Bee Mine

So I’ve been a busy bee as you can see, oh dear, I now have bees on my mind. My next creation was inspired by the other half heart and the sunflower mould that came in the box.

Once the heart was covered in sunflowers I wanted to incorporate bees for some reason?! I named this one unsuprisingly ‘Bee mine’. This took me further out of my comfort zone, can you guess why? But it may be your thing? Watch and find out!

Here’s my Bee-utiful finished ‘Bee mine’ canvas

Shell North, The Crafty Little Corner, Bee Mine,
Bee Mine

Reflections of love

To finish off the month of love, I came to be inspired for this creation by my partner. We were discussing how busy\stressed I’ve been when I should of been resting. How maybe I need to ‘reflect’ on my needs by not taking on too much. Or taking what could have been a small task and making it a monumental one….now distracted from the said conversation by one word…..Reflect…….yes….my mind pinged with my last creation. Watch now to find out.

Here’s the finished treasure.

Shell North, The Crafty Little Corner, reflections of love, secret art box love
Reflections of Love

Well thats it from me, what a journey this article has been. Despite my reservations I’m glad I faced my fear of videoing and working out of my comfort zone. I hope I’ve inspired you to create something unique. To do something out of your comfort zone with crafting or perhaps inspired you further to order next month’s Secret art box.

If you have any questions from products to techniques. Or you would like to make something similar to the projects in this article. Please don’t hesitate to send me a message at The Crafty Little Corner.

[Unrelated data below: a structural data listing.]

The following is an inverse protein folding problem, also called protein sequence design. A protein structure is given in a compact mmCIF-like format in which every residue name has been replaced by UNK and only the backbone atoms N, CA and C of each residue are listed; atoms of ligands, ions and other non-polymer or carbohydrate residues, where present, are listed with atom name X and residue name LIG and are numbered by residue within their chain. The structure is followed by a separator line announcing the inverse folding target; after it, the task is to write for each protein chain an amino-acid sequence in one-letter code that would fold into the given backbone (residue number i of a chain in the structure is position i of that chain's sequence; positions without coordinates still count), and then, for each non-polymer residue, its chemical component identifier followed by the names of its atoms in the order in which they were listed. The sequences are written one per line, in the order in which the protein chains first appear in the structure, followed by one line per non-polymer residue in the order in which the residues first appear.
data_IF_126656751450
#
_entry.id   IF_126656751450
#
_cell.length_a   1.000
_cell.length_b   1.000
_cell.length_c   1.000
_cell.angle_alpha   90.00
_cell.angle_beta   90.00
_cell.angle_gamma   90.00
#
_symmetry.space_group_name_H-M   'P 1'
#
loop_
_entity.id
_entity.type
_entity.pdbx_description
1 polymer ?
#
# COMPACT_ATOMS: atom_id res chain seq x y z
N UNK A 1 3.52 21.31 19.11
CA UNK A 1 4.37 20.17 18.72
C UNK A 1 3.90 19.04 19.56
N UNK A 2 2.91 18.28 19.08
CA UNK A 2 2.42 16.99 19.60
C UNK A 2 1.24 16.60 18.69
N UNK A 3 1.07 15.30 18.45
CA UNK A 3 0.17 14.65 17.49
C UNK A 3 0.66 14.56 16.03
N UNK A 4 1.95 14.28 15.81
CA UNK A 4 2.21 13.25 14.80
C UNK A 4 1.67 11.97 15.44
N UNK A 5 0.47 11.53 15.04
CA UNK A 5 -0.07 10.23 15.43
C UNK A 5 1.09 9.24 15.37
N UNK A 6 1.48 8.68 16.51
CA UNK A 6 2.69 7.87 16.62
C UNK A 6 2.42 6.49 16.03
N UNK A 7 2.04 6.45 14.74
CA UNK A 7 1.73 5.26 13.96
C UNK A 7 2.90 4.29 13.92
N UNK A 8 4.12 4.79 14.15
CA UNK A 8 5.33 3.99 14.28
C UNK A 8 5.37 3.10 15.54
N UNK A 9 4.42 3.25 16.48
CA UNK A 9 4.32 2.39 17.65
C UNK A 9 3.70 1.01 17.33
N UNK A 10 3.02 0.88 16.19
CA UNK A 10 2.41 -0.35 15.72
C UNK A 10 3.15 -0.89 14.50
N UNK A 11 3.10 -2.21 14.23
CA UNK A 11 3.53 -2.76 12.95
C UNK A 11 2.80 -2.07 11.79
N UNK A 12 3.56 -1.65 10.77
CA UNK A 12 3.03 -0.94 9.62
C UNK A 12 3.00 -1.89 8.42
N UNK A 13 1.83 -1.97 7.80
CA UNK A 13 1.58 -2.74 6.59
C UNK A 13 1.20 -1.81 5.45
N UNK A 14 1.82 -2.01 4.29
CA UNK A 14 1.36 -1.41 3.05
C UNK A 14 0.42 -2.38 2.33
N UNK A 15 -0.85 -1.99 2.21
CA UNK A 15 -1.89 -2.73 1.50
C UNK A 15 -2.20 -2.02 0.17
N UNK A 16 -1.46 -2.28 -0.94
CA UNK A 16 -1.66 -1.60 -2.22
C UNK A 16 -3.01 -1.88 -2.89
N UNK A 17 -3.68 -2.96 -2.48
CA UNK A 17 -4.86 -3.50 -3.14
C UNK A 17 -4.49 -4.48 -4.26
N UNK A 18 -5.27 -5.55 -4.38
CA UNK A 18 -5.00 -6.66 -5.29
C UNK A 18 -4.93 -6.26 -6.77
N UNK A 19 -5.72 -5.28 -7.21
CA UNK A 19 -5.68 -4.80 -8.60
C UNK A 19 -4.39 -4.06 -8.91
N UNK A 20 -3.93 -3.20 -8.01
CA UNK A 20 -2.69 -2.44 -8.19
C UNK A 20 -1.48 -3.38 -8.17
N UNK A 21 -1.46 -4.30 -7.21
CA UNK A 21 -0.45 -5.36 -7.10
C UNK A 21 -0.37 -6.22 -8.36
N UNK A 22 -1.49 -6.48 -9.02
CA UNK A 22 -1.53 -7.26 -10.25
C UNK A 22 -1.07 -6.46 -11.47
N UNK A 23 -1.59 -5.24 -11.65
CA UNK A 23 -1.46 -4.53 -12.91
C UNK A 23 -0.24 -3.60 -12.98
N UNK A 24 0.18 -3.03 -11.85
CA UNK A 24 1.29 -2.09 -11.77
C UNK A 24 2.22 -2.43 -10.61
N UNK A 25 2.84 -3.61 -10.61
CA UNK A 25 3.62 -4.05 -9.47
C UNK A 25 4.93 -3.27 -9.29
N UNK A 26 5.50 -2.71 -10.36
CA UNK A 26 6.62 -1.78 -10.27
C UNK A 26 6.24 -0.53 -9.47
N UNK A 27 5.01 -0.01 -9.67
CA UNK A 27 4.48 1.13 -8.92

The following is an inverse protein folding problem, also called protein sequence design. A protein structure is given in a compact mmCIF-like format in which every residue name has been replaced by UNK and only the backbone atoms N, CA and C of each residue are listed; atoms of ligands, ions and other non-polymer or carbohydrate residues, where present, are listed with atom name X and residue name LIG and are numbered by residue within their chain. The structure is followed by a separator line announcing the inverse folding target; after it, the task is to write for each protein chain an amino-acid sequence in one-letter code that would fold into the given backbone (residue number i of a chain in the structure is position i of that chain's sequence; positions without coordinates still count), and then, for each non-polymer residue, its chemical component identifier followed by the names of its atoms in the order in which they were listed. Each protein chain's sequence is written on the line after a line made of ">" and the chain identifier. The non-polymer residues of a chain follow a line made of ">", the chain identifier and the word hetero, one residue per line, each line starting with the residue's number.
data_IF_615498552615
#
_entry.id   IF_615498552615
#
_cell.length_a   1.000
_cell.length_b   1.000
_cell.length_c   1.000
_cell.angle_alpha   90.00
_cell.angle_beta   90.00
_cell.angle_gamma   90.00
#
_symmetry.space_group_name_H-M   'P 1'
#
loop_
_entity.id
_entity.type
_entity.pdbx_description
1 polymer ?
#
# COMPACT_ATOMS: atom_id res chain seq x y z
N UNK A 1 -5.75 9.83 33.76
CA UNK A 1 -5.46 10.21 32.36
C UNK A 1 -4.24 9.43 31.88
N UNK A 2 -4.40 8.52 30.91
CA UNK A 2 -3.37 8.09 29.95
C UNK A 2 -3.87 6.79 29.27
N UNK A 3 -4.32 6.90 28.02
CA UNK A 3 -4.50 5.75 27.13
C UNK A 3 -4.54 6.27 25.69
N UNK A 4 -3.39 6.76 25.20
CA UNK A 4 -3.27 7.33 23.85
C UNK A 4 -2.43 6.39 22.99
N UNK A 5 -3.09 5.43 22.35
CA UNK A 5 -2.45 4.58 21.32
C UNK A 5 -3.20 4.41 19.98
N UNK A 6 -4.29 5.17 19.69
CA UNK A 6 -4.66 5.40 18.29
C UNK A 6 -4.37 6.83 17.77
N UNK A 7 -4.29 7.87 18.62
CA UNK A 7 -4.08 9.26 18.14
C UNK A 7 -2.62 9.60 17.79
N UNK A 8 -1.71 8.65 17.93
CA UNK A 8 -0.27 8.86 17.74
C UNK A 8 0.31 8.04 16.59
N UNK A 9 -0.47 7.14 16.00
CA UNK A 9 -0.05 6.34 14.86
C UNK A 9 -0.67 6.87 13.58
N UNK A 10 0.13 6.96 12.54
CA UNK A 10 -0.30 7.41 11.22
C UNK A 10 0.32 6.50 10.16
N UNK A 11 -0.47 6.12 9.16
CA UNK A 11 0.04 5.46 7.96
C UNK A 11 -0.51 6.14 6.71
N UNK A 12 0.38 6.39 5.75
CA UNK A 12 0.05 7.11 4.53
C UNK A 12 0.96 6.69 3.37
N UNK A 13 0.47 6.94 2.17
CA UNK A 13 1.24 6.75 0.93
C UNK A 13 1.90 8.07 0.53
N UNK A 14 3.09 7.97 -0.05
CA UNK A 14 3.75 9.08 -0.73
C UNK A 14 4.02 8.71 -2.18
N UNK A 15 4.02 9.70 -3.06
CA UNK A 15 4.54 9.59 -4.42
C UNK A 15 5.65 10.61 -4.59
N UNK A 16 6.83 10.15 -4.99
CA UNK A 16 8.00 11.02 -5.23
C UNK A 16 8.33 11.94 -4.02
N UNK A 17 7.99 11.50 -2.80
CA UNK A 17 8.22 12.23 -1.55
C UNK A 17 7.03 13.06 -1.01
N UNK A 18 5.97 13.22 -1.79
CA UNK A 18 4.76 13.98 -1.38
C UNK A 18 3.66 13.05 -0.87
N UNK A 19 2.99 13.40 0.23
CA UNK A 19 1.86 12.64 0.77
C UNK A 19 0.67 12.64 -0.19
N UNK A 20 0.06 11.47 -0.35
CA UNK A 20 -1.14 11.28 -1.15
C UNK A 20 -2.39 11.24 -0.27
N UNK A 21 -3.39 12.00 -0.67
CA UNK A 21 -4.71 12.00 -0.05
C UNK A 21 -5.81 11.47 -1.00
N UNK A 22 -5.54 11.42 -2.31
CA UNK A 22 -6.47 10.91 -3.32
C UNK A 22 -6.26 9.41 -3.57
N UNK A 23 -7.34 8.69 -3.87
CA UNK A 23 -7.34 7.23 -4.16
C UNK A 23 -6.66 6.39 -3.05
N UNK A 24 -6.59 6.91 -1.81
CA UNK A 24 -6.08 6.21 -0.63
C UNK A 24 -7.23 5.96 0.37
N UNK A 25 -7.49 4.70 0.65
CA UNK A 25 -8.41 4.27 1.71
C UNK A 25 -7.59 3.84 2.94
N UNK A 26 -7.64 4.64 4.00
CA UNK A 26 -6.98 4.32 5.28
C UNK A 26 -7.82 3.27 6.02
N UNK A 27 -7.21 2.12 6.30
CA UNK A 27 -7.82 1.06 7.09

That all from me, List of items with links used right at the end.

Don’t forget to leave a comment.

Peace, love and video blog shenanigans

Shell 🙂

Red Powertex fabric hardenerlead grey Powertex fabric hardenertransparent Powertex fabric hardenerIvory Powertex fabric hardeneryellow ochre Powertex fabric hardenerpolystyrene heartembellishmentsMDF keyAngel cast embellishmentrose mouldsrust powderred ochre powercolor pigmentEasy coat varnishstone art3D flex, MDF hearts, MDF heart flowersMDF journalMDF name plate, Raspberry acrylic ink, white powercolor powder pigmentlipstick fizz SAL powder pigmentTerra-violet colourtrix powder pigmentparty pearls pigment pigment trayviolet valentine SAL pigmentSilver colortrix powder pigmentsunflower moulddaisy mouldspansy mouldsegg yolk acrylic inkpalm leaf acrylic inkvictorian papersEasy coat mattpink flamingo SAL powder pigmentterra-green colortrix powder pigmentbronze gold colortrix powder pigment,  heart rice paper.Edit”True love in a Secret Art Box-Shell North”

Powertex Art Doll Time

Powertex art doll Kore Sage

Powertex Art Doll time on the blog again. These kits are a wonderful project to do if you’re looking to spread your creative wings. The template gives you a starting point with lots of room to try new techniques and ideas. I used a few techniques on my art doll to represent “time flies” but you could just choose the parts you like. That’s the beauty of these kits. Having no rules can be scary like a blank canvas but just try a technique or two that you like and make it yours. Here she is, my Powertex art doll using the small template.

Powertex Art Doll project by Kore Sage
Powertex Art Doll by Kore Sage

Supplies

Powertex small art doll mdf kit
Powertex Small art doll kit

These were the supplies used on this art doll.

Small art doll mdf kit

Powertex Universal Medium in Transparent, Ivory and Black

Rice Paper

Easy Coat Mat

Rusty Powder

Easy Structure

3d Sand and Small balls

Acrylic paints in Red Velvet and Orange Marmalade

Mdf drop outs

Powercotton

Assorted keys from Treasure boxes

Paper fasteners

Getting started

First pop out your Mdf shapes and try some layouts that you like. When you’re settled on a placement, start to prepare your pieces. I tore up a piece of rice paper to roughly fit the body. The theme is “time flies” so I chose a paper with pocket watches on. This fits the rectangular base of the “box”.